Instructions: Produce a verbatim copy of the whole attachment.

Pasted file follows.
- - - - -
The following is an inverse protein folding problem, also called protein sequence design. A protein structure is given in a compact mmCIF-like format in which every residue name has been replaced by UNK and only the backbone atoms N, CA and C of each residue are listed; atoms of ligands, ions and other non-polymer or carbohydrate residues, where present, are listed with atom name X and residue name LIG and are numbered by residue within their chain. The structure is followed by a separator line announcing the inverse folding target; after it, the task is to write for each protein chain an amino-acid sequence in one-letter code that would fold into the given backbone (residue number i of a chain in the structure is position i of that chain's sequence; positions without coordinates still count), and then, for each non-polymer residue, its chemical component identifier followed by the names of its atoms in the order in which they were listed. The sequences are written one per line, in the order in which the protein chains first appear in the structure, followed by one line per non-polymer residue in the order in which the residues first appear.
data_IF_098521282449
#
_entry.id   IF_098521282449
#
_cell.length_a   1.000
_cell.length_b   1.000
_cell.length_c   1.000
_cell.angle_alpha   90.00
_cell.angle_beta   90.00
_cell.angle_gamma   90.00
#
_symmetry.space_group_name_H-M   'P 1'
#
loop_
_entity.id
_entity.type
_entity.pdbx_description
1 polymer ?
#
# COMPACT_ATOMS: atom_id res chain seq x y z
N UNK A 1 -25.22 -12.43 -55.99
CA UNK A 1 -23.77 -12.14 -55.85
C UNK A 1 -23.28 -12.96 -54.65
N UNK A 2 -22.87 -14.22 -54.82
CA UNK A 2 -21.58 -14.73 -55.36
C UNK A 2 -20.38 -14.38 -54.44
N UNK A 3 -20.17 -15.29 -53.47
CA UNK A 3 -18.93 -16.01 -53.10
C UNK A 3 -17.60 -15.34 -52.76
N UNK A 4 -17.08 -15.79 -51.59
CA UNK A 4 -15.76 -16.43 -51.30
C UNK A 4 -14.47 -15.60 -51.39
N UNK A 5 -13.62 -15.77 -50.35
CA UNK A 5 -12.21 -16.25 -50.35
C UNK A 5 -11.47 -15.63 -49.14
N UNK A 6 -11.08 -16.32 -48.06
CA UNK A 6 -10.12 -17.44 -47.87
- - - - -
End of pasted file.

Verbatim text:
The following is an inverse protein folding problem, also called protein sequence design. A protein structure is given in a compact mmCIF-like format in which every residue name has been replaced by UNK and only the backbone atoms N, CA and C of each residue are listed; atoms of ligands, ions and other non-polymer or carbohydrate residues, where present, are listed with atom name X and residue name LIG and are numbered by residue within their chain. The structure is followed by a separator line announcing the inverse folding target; after it, the task is to write for each protein chain an amino-acid sequence in one-letter code that would fold into the given backbone (residue number i of a chain in the structure is position i of that chain's sequence; positions without coordinates still count), and then, for each non-polymer residue, its chemical component identifier followed by the names of its atoms in the order in which they were listed. The sequences are written one per line, in the order in which the protein chains first appear in the structure, followed by one line per non-polymer residue in the order in which the residues first appear.
data_IF_098521282449
#
_entry.id   IF_098521282449
#
_cell.length_a   1.000
_cell.length_b   1.000
_cell.length_c   1.000
_cell.angle_alpha   90.00
_cell.angle_beta   90.00
_cell.angle_gamma   90.00
#
_symmetry.space_group_name_H-M   'P 1'
#
loop_
_entity.id
_entity.type
_entity.pdbx_description
1 polymer ?
#
# COMPACT_ATOMS: atom_id res chain seq x y z
N UNK A 1 -25.22 -12.43 -55.99
CA UNK A 1 -23.77 -12.14 -55.85
C UNK A 1 -23.28 -12.96 -54.65
N UNK A 2 -22.87 -14.22 -54.82
CA UNK A 2 -21.58 -14.73 -55.36
C UNK A 2 -20.38 -14.38 -54.44
N UNK A 3 -20.17 -15.29 -53.47
CA UNK A 3 -18.93 -16.01 -53.10
C UNK A 3 -17.60 -15.34 -52.76
N UNK A 4 -17.08 -15.79 -51.59
CA UNK A 4 -15.76 -16.43 -51.30
C UNK A 4 -14.47 -15.60 -51.39
N UNK A 5 -13.62 -15.77 -50.35
CA UNK A 5 -12.21 -16.25 -50.35
C UNK A 5 -11.47 -15.63 -49.14
N UNK A 6 -11.08 -16.32 -48.06
CA UNK A 6 -10.12 -17.44 -47.87